The Supreme Court in CIT v Hyundai Heavy Industries Co Ltd[9] disregarded that there was no question of law involved. While upholding the view that only the income that is attributable to the permanent establishment in India would be taxable, it held that the profit on supply of fabricated platform could not be attributable to the permanent establishment.

It was observed that even assuming some profit arose in such supply, it cannot be assessed, unless the supplies were not at arm’s length. Since the price for the supplies was not challenged, there cannot be an element of profit on such supplies. Apparently, arm’s length price was referred to ensure that there is no overloading of the non-taxable receipts, so as to minimize liability on taxable receipts.

As regards receipts relating to Indian operations, an estimate of income is unavoidable in the absence of acceptable accounts from the assessee. Since the estimated turnover by CIT (Appeals) and upheld by the Tribunal was not challenged, but only the estimate of income from such receipts at 3% was challenged, it was held that the CIT was right in adoption of 10% on the basis of the Board’s instruction and that the Tribunal was not justified in reducing such estimate adopted by the Commissioner. The Departmental appeal was, therefore, allowed. There is nothing sacrosanct in such estimates, so that it is always open to the assessee to prove a lesser income with reference to its accounts.

Decision and Analysis

In the following cases, the decisions ultimately were rendered with reference to the meaning of “permanent establishment” under Double Tax Avoidance Agreement, so that the concept of “business connection” became irrelevant:

  • It was held that liaison office and agents in India will not constitute permanent establishment in India.[10]
  • Where a resident acted for non-resident for booking orders, collecting parcels/packages forwarded by non-resident, the resident, to be treated as permanent establishment of non-resident under the Double Tax Avoidance Agreement between India and USA. Non-resident is liable to tax on income from transactions with the resident in India both under the domestic law and the Agreement between India and USA.[11]
  • The non-resident was publishing magazines abroad. The Indian company was collecting advertisement charges in Indian currency and remitting it to non- resident. It was held that the Indian company was not a permanent establishment’ of non-resident and income of non-resident is not taxable in India based on the Agreement between India and UK and section 9(1) (i).[12]


Domestic law in India is based upon the inference of business connection.[13]

Permanent Establishment under Double Tax Avoidance Agreement is to be understood with reference to the definition of permanent establishment in the relevant Double Tax Avoidance Agreement. Nexus is the basis of inference of business connection as is for permanent establishment but in both the cases, mere existence of business connection does not attract tax liability, since there should be income attributable to the activities in India. In Booz and Company (Australia) P Ltd, In re[14], the AAR adverted to the disposal test, which requires that the place of business from which the business is carried on should be at the disposal of the assessee. Where there is no place of business in India, there can be no liability.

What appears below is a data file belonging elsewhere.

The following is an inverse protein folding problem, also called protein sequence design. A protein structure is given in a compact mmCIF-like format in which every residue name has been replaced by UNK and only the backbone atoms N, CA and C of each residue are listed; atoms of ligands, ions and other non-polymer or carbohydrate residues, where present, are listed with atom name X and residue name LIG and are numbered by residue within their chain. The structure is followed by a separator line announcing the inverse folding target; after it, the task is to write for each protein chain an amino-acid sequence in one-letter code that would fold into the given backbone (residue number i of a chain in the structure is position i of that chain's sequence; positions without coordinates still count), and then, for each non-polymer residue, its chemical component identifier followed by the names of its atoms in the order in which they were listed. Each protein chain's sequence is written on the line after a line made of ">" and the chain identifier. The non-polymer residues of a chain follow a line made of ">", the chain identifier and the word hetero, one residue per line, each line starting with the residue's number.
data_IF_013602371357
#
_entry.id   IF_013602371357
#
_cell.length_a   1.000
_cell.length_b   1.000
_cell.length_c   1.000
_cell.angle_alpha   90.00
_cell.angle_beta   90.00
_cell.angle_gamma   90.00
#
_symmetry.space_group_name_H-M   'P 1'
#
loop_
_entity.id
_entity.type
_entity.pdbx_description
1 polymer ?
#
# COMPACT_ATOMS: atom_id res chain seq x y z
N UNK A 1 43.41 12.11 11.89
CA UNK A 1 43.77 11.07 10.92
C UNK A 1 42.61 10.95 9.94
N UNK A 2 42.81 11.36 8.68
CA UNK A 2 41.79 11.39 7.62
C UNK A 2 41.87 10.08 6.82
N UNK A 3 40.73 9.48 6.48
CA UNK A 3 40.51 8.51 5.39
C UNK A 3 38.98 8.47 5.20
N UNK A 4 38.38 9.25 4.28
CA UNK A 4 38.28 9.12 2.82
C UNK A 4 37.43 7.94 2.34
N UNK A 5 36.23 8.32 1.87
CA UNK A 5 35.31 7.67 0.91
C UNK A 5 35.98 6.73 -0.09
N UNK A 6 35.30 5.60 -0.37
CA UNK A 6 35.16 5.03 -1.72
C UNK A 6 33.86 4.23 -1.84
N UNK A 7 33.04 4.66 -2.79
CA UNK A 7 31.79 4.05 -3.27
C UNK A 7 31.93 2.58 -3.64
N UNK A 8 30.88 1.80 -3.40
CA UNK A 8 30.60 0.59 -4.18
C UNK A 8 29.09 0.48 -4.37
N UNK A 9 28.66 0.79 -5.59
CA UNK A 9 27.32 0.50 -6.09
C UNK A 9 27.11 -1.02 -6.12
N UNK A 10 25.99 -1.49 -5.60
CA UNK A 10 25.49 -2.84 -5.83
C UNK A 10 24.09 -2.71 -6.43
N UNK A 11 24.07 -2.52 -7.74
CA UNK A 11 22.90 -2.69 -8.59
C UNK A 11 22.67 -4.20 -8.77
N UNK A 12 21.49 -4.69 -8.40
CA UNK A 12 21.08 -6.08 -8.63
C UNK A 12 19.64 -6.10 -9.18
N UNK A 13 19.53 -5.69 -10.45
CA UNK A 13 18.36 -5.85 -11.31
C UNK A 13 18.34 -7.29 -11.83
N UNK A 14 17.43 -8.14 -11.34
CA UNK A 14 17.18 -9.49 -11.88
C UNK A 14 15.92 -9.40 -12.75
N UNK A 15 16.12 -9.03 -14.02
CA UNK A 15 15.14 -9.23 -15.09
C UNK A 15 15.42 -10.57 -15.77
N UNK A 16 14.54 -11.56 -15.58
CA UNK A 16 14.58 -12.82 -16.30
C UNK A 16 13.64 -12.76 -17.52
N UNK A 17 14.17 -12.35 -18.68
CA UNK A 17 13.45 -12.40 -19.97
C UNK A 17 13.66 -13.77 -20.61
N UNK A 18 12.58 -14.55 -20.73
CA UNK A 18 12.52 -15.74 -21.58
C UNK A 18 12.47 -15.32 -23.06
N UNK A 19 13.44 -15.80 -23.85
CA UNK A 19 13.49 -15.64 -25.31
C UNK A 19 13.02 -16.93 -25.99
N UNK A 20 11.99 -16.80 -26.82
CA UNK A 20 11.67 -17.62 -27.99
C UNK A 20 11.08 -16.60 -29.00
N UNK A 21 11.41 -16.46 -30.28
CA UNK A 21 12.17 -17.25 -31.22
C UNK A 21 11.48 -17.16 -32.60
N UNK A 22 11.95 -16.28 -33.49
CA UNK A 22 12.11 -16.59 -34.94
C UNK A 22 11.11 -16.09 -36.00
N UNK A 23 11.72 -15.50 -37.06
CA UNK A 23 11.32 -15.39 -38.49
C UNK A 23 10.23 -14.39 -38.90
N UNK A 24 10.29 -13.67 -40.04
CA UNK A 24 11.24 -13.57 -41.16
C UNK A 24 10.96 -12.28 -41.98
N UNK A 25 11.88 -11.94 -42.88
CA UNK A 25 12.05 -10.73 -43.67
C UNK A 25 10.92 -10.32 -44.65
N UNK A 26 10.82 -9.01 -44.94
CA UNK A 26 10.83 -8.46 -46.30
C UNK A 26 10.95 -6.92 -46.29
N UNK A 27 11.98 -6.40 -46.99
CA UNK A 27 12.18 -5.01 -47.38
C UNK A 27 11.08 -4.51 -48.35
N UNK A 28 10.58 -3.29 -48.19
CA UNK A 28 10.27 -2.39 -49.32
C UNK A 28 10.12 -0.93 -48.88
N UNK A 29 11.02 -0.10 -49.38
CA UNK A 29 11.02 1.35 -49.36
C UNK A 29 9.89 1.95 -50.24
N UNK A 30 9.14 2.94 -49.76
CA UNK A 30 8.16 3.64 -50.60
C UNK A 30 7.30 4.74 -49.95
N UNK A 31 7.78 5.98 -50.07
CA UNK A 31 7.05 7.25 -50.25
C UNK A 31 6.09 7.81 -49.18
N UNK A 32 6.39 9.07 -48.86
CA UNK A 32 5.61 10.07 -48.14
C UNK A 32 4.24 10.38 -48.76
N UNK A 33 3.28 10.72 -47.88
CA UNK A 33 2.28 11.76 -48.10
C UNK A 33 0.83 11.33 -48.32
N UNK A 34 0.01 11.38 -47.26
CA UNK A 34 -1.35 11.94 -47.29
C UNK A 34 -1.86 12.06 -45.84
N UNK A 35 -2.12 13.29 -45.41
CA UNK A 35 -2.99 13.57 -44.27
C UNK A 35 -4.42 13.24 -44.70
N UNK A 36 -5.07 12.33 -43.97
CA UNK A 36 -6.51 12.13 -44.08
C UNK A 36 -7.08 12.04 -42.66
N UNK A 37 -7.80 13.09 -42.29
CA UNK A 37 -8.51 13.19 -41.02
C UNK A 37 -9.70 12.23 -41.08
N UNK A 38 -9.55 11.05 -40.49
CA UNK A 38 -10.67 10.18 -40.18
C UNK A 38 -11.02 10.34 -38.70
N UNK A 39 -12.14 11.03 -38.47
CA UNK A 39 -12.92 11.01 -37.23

Where for example, a profession understood as personal service under Double Tax Avoidance Agreement is exercised, there should be a fixed base as pointed out in Seagate Singapore International Headquarters P. Ltd., In re[15].

There is, however, no straight jacket formula for the inference of service permanent establishment. Where the non-resident was regularly deputing personnel for its activities in India, there could be service permanent establishment.

[1] Direct Taxes Administration Enquiry Committee 1958-59 pg. 62, para 3.84.

[2] P. No. 8 of 1995 In re (1997) 223 ITR 416 (AAR).

[3] In Re: Advance Ruling (1997 223 ITR 416 AAR)

[4] Ishikawajima-Harima Heavy Industries Lid v DIT (2007) 288 ITR 408 (SC); DIT(IT) v Ishikawajima Harima Heavy Indus. Co Ltd (2013) 212 Taxman 273 (Bom).

[5] DCIT v Roxon Oy (2007) 291 ITR (AT) 275 (Mum).

[6] (2007) 288 ITR 408 (SC).

[7] Instruction No. 1767, dated 1st July, 1987

[8] (2007) 291 ITR 450 (Uttaranchal).

[9] (2007) 291 ITR 482 (SC).

[10] Western Union Financial Services Inc. v ADIT (2007) 291 ITR (AT) 176 (Del).

[11] A.A.R. No. 542 of 2001, In rc (2005) 274 ITR 301 (AAR)

[12] Speciality Magazines P Ltd, In re (2005) 274 ITR 310 (AAR).

[13] Supra 1

[14] (2014) 362 ITR 134 (AAR)

[15] (2010) 322 ITR 650 (AAR)

Leave a Reply

Your email address will not be published. Required fields are marked *